In the absence of affordable alternatives, some people turn to risky behaviors as a way to cope with stress. Homelessness presents a unique set of challenges that could exacerbate risky health behaviors such as smoking cigarettes. Research has identified higher rates of smoking in homeless populations compared to the general population (CDC, 2011). In this fourth installment of our Special Series on Homelessness and Economic Hardship, we examine the links among homelessness, smoking behavior, and the desire to quit smoking.
- Researchers used results from the 2009 Health Center Patient Survey, a cross-sectional survey administered to 2678 patients at community health centers across the nation. Community health centers typically attract vulnerable and medically underserved people.
- Researchers measured current cigarette smoking by asking, “Do you now smoke cigarettes every day, some days, or not at all?”
- They measured desire to quit smoking by asking, “During the past twelve months, have you wanted to stop smoking?”
- Researchers identified people with a history of homelessness by asking “Have you or your family ever not had your own place to live, that is, not had your own place where you could stay at for 30 days or longer?”
- Researchers identified people who were currently homeless by asking, ““Do you or your family currently have your own place to live, such as a house, apartment, or room?”
- Researchers used logistic regressions to model the relationship between homelessness history and current smoking, and between homelessness history and desire to quit smoking. They controlled for certain factors so that they could measure the direct relationship between homelessness and smoking behavior.
- As Table 1 (Step 3) shows, even after controlling for demographics, other socioeconomic factors, mental health problems, and substance use problems, people with a history of homelessness were twice as likely to report being a current smoker than people without a history of homelessness (odds ratio = 2.09, 95% confidence interval = 1.49–2.93 ).
- People with low education levels, mental illness, and alcohol and drug use problems were also more likely to smoke than their counterparts without these characteristics.
- However, people with a history of homelessness did not differ significantly from people with no history of homelessness in their desire to quit smoking. Large majorities of all kinds of smokers expressed a desire to quit, including 84% of currently homeless respondents, 89% of formerly homeless respondents, and 82% of respondents with no history of homelessness.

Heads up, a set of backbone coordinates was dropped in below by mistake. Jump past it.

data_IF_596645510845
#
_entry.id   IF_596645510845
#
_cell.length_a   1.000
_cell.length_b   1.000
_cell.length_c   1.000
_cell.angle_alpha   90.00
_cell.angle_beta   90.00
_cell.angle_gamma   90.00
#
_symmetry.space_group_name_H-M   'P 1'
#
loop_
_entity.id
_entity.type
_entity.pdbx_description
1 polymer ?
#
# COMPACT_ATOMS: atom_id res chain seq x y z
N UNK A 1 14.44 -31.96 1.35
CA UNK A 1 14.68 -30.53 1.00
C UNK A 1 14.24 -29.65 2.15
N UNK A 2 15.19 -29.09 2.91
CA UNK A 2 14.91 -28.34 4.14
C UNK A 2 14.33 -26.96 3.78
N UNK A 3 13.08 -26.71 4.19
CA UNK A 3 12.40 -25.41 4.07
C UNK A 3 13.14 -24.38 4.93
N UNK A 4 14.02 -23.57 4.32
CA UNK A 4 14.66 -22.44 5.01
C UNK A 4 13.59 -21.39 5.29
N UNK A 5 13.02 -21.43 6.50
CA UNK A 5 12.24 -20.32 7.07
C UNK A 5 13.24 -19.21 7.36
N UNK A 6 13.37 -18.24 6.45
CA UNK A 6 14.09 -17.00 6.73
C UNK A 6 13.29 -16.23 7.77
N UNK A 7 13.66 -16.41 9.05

Table 1. Logistic Regression Predicting Current Smoking (adapted from Baggett et al., 2013)
FPL = Federal Poverty Level. GED = General Equivalency Degree. * = Indicates a statistically significant odds ratio. Because all statistically significant odds ratios are greater than one, all characteristics marked with an asterisk represent risk factors, rather than protective factors, for current smoking.
- Because the housed respondents were recruited from community health centers, they should not be considered representative of all housed people. Similarly, because the homeless individuals were receiving some sort of medical attention or treatment, the study might have captured a subset of homeless people with fewer adverse or untreated health behaviors.
- This is a cross-sectional study, so it cannot determine the direction of the relationship between homelessness and smoking. It might be that the stress of homelessness leads people to initiate smoking or smoke more, or it might be that the outflow of financial resources needed to maintain a smoking habit might contribute to economic hardship and homelessness.
- Any self-reported data carries a risk for distortion, due in part to incorrect recall or social desirability bias.
This study suggests that people who have experienced homelessness are more likely than others to be current smokers, even when other socioeconomic and psychological factors are taken into account. However, researchers also found that there was no difference between homeless and non-homeless smokers in their desire to quit smoking. This suggests that homeless smokers are interested in quitting, and that resources should be directed toward the homeless population accordingly. Future research could investigate the direction of the relationship between smoking initiation and homelessness. This would help identify the best time for effective behavioral interventions.
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Baggett, T.P., Lebrun-Harris, L.A., Rigotti, N.A. (2013). Homelessness, cigarette smoking, and desire to quit: results from a US national study. Addiction, 108, 2009-2018.
Centers for Disease Control and Prevention (2011). Vital signs: current cigarette smoking among adults aged >/=18 years—United States, 2005–2010.